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The Healing Power of Small Groups

We need friendship, and friendship happens on purpose

As a mental health therapist and pastor, I am frequently shocked at how psychology thinks it’s discovered a mystery of human functioning when all along these “mysteries” are found in Scripture. Case in point: our need for relationships. Writing for Psychology Today, Hara Estroff Marano reports the following:

“Friendship is a lot like food. We need it to survive. What is more, we seem to have a basic drive for it. Psychologists find that human beings have a fundamental need for inclusion in group life and for close relationships. We are truly social animals.

“The upshot is, we function best when this social need is met. It is easier to stay motivated, to meet the varied challenges of life.

“In fact, evidence has been growing that when our need for social relationships is not met, we fall apart mentally and even physically. There are effects on the brain and on the body. Some effects work subtly, through the exposure of multiple body systems to excess amounts of stress hormones. Yet the effects are distinct enough to be measured over time, so that unmet social needs take a serious toll on health, eroding our arteries, creating high blood pressure, and even undermining learning and memory.”

So if loneliness is one of mankind’s major maladies, how does a Christ follower combat loneliness and develop meaningful friendships? The Father’s heart is for his children to connect. Let’s look at God’s Word to see the importance of relationships:

  • Hebrews 10:25 says, “ And let us not neglect our meeting together, as some people do, but encourage one another, especially now that the day of his return is drawing near.”
  • Ecclesiastes 4:9, “Two are better off than one, for they can help each other succeed.”
  • Genesis 2:18, “Then the Lord God said, ‘It is not good for the man to be alone.”
  • 1 Thessalonians 5:14, “Brothers and sisters, we urge you to warn those who are lazy. Encourage those who are timid. Take tender care of those who are weak. Be patient with everyone.”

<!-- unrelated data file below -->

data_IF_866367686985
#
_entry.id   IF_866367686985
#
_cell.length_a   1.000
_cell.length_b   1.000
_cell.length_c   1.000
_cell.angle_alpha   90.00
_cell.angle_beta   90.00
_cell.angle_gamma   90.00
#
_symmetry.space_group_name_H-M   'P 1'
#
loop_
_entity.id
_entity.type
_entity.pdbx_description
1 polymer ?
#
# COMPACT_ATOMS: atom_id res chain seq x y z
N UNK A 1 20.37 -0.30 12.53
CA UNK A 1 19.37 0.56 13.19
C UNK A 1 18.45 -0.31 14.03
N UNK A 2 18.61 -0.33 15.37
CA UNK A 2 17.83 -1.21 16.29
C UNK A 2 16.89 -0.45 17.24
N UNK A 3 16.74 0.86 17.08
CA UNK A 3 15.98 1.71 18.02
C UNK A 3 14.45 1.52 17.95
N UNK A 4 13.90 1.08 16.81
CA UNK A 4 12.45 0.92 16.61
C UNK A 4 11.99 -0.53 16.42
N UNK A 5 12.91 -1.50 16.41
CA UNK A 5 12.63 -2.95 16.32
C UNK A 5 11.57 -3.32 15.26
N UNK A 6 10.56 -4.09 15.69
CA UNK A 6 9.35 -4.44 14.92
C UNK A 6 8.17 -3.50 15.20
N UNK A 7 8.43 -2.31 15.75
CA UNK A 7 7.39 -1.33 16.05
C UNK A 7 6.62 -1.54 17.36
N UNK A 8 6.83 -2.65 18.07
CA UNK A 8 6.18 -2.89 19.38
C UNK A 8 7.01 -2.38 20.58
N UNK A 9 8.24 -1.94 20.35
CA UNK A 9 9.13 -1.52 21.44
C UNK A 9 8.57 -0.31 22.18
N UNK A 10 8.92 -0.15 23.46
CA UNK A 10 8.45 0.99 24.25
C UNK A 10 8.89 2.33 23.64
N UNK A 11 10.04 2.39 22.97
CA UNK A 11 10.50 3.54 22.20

• 1 Peter 4:7-9, “The end of the world is coming soon. Therefore, be earnest and disciplined in your prayers. Most important of all, continue to show deep love for each other, for love covers a multitude of sins. Cheerfully share your home with those who need a meal or a place to stay.”

Sadly, many Christians have the unhealthy and unrealistic expectation that attending church once a week with a room full of people, whether 250 or 2500, will automatically produce friends. When this doesn’t happen, people get their feelings hurt and hit the road, looking for another church. But how many of you know that you can feel the loneliest in a room full of people?

The answer is small groups. Relationships happen on purpose. We have to be intentional in developing relationships. Small groups provide opportunities for friendships to develop by providing support and encouragement.

There are entire books, blogs, and newsletters written on the mechanics of how to do small group ministry within the local church, providing valuable information if you’re trying to get groups established within your church. But here are a few tried and true principles for healthy and flourishing small groups:

  • The church views small groups as a church of small groups, not as a church with small groups. What’s the difference? A church of small groups believes that real life-change happens in the context of relationships, so everything that occurs within the local church drives people into groups. Small groups are seen as the primary vehicle for ministry versus an auxiliary ministry. For example, instead of having a men’s ministry, ministering to men is accomplished through men’s small groups.
  • An important component of successful small group ministries is that the lead pastor supports this vision from the platform by doing several messages a year on the importance of doing life together through groups.
  • There are several small group models, and the one that I’m most familiar with is the free-market model. This model is designed for people to lead groups based on their passion rather than a need. This model encourages people to feel a sense of ownership with the “stickiness factor” setting in. For example, say I love sushi. I can lead a group where we make sushi as long as I have a spiritual component such as prayer, a devotional, worship, and/or testimonies. I could also do an in-depth Bible study on Revelation if I wanted to.
  • Groups are always open so a person coming through the doors of the church can get connected at any point.
  • Small groups meet at least two to four times a month, which gives people an opportunity to develop relationships.
  • Groups minister in times of celebration and crisis. For example, if one of your members has a death in his/her family, the members of the small group provide meals, support, and encouragement—whatever is needed to help the person make it through the difficult circumstances. Conversely, if someone has a job promotion or has a baby, the group rallies to celebrate.

One aspect of groups that I love is when small groups reach outside the church and minister to the community. One of our women’s small groups ministers twice a week to the residents of the Solve House, a ministry to unwed teenage mothers, providing housing, parenting classes, and transportation to and from school. One of our moms’ groups has gone global, adopting a group of moms from Zimbabwe who’ve lost their husbands to AIDS.

Life truly is better in groups!

Julia Mateer is a writer, speaker, therapist, and director of women’s small groups at Bayside Community Church. You can connect with Julia on her website.


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